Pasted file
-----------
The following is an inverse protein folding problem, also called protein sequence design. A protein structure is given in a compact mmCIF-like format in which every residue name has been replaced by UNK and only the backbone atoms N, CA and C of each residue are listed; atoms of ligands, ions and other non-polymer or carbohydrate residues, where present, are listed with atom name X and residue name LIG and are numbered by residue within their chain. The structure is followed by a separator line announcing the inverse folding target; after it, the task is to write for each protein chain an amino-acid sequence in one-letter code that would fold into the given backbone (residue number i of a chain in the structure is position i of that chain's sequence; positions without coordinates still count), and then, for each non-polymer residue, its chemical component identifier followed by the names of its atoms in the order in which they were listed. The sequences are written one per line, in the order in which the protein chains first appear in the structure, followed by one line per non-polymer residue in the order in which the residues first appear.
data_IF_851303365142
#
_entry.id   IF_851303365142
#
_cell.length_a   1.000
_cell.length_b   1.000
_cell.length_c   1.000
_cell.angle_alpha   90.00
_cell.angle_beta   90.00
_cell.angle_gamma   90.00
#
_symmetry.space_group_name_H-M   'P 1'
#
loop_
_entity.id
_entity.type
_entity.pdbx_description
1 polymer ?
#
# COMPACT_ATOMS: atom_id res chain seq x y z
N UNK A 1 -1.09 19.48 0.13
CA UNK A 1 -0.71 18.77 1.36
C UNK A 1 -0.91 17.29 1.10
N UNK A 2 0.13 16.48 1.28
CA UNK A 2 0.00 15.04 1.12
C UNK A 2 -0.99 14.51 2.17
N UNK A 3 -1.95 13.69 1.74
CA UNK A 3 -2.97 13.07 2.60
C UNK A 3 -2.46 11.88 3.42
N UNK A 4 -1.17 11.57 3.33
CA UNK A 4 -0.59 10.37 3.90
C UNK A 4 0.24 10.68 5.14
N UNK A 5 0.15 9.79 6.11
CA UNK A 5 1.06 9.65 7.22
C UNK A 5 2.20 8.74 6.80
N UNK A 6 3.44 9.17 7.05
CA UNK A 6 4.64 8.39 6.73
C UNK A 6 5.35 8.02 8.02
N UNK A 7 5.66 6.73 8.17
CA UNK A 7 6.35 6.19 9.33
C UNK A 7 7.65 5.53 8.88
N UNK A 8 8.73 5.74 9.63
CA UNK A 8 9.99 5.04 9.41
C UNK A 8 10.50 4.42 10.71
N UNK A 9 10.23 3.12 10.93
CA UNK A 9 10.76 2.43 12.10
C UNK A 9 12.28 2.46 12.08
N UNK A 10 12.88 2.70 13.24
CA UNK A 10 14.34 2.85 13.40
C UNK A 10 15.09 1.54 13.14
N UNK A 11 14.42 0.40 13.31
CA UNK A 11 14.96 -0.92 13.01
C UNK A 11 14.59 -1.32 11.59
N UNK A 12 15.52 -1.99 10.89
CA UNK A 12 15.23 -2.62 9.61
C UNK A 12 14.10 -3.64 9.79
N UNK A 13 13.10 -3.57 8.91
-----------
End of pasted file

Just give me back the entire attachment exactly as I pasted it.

The following is an inverse protein folding problem, also called protein sequence design. A protein structure is given in a compact mmCIF-like format in which every residue name has been replaced by UNK and only the backbone atoms N, CA and C of each residue are listed; atoms of ligands, ions and other non-polymer or carbohydrate residues, where present, are listed with atom name X and residue name LIG and are numbered by residue within their chain. The structure is followed by a separator line announcing the inverse folding target; after it, the task is to write for each protein chain an amino-acid sequence in one-letter code that would fold into the given backbone (residue number i of a chain in the structure is position i of that chain's sequence; positions without coordinates still count), and then, for each non-polymer residue, its chemical component identifier followed by the names of its atoms in the order in which they were listed. The sequences are written one per line, in the order in which the protein chains first appear in the structure, followed by one line per non-polymer residue in the order in which the residues first appear.
data_IF_851303365142
#
_entry.id   IF_851303365142
#
_cell.length_a   1.000
_cell.length_b   1.000
_cell.length_c   1.000
_cell.angle_alpha   90.00
_cell.angle_beta   90.00
_cell.angle_gamma   90.00
#
_symmetry.space_group_name_H-M   'P 1'
#
loop_
_entity.id
_entity.type
_entity.pdbx_description
1 polymer ?
#
# COMPACT_ATOMS: atom_id res chain seq x y z
N UNK A 1 -1.09 19.48 0.13
CA UNK A 1 -0.71 18.77 1.36
C UNK A 1 -0.91 17.29 1.10
N UNK A 2 0.13 16.48 1.28
CA UNK A 2 0.00 15.04 1.12
C UNK A 2 -0.99 14.51 2.17
N UNK A 3 -1.95 13.69 1.74
CA UNK A 3 -2.97 13.07 2.60
C UNK A 3 -2.46 11.88 3.42
N UNK A 4 -1.17 11.57 3.33
CA UNK A 4 -0.59 10.37 3.90
C UNK A 4 0.24 10.68 5.14
N UNK A 5 0.15 9.79 6.11
CA UNK A 5 1.06 9.65 7.22
C UNK A 5 2.20 8.74 6.80
N UNK A 6 3.44 9.17 7.05
CA UNK A 6 4.64 8.39 6.73
C UNK A 6 5.35 8.02 8.02
N UNK A 7 5.66 6.73 8.17
CA UNK A 7 6.35 6.19 9.33
C UNK A 7 7.65 5.53 8.88
N UNK A 8 8.73 5.74 9.63
CA UNK A 8 9.99 5.04 9.41
C UNK A 8 10.50 4.42 10.71
N UNK A 9 10.23 3.12 10.93
CA UNK A 9 10.76 2.43 12.10
C UNK A 9 12.28 2.46 12.08
N UNK A 10 12.88 2.70 13.24
CA UNK A 10 14.34 2.85 13.40
C UNK A 10 15.09 1.54 13.14
N UNK A 11 14.42 0.40 13.31
CA UNK A 11 14.96 -0.92 13.01
C UNK A 11 14.59 -1.32 11.59
N UNK A 12 15.52 -1.99 10.89
CA UNK A 12 15.23 -2.62 9.61
C UNK A 12 14.10 -3.64 9.79
N UNK A 13 13.10 -3.57 8.91